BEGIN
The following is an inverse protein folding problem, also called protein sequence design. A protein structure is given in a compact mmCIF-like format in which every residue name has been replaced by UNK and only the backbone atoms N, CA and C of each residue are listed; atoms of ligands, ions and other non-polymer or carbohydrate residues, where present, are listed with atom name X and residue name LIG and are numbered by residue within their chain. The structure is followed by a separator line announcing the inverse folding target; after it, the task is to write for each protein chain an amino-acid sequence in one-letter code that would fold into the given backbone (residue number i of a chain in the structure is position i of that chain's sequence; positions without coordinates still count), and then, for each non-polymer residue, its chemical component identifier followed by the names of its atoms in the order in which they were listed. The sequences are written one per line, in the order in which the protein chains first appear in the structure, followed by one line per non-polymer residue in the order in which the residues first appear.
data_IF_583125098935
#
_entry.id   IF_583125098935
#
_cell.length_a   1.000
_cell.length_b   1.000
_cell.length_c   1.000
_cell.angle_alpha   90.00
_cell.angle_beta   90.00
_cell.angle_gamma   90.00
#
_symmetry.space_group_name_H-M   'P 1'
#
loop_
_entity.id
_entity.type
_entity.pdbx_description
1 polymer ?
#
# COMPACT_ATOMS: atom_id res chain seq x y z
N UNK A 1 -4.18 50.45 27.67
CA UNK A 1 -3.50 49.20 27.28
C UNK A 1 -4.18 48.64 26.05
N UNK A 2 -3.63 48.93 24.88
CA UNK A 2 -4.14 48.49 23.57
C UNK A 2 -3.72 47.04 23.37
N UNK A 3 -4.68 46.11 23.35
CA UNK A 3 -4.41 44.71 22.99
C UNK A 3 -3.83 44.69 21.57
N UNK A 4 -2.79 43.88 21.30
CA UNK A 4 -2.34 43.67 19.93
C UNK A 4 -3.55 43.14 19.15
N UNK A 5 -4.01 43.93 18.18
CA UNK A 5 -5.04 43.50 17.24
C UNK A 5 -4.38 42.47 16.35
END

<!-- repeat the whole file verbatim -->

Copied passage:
The following is an inverse protein folding problem, also called protein sequence design. A protein structure is given in a compact mmCIF-like format in which every residue name has been replaced by UNK and only the backbone atoms N, CA and C of each residue are listed; atoms of ligands, ions and other non-polymer or carbohydrate residues, where present, are listed with atom name X and residue name LIG and are numbered by residue within their chain. The structure is followed by a separator line announcing the inverse folding target; after it, the task is to write for each protein chain an amino-acid sequence in one-letter code that would fold into the given backbone (residue number i of a chain in the structure is position i of that chain's sequence; positions without coordinates still count), and then, for each non-polymer residue, its chemical component identifier followed by the names of its atoms in the order in which they were listed. The sequences are written one per line, in the order in which the protein chains first appear in the structure, followed by one line per non-polymer residue in the order in which the residues first appear.
data_IF_583125098935
#
_entry.id   IF_583125098935
#
_cell.length_a   1.000
_cell.length_b   1.000
_cell.length_c   1.000
_cell.angle_alpha   90.00
_cell.angle_beta   90.00
_cell.angle_gamma   90.00
#
_symmetry.space_group_name_H-M   'P 1'
#
loop_
_entity.id
_entity.type
_entity.pdbx_description
1 polymer ?
#
# COMPACT_ATOMS: atom_id res chain seq x y z
N UNK A 1 -4.18 50.45 27.67
CA UNK A 1 -3.50 49.20 27.28
C UNK A 1 -4.18 48.64 26.05
N UNK A 2 -3.63 48.93 24.88
CA UNK A 2 -4.14 48.49 23.57
C UNK A 2 -3.72 47.04 23.37
N UNK A 3 -4.68 46.11 23.35
CA UNK A 3 -4.41 44.71 22.99
C UNK A 3 -3.83 44.69 21.57
N UNK A 4 -2.79 43.88 21.30
CA UNK A 4 -2.34 43.67 19.93
C UNK A 4 -3.55 43.14 19.15
N UNK A 5 -4.01 43.93 18.18
CA UNK A 5 -5.04 43.50 17.24
C UNK A 5 -4.38 42.47 16.35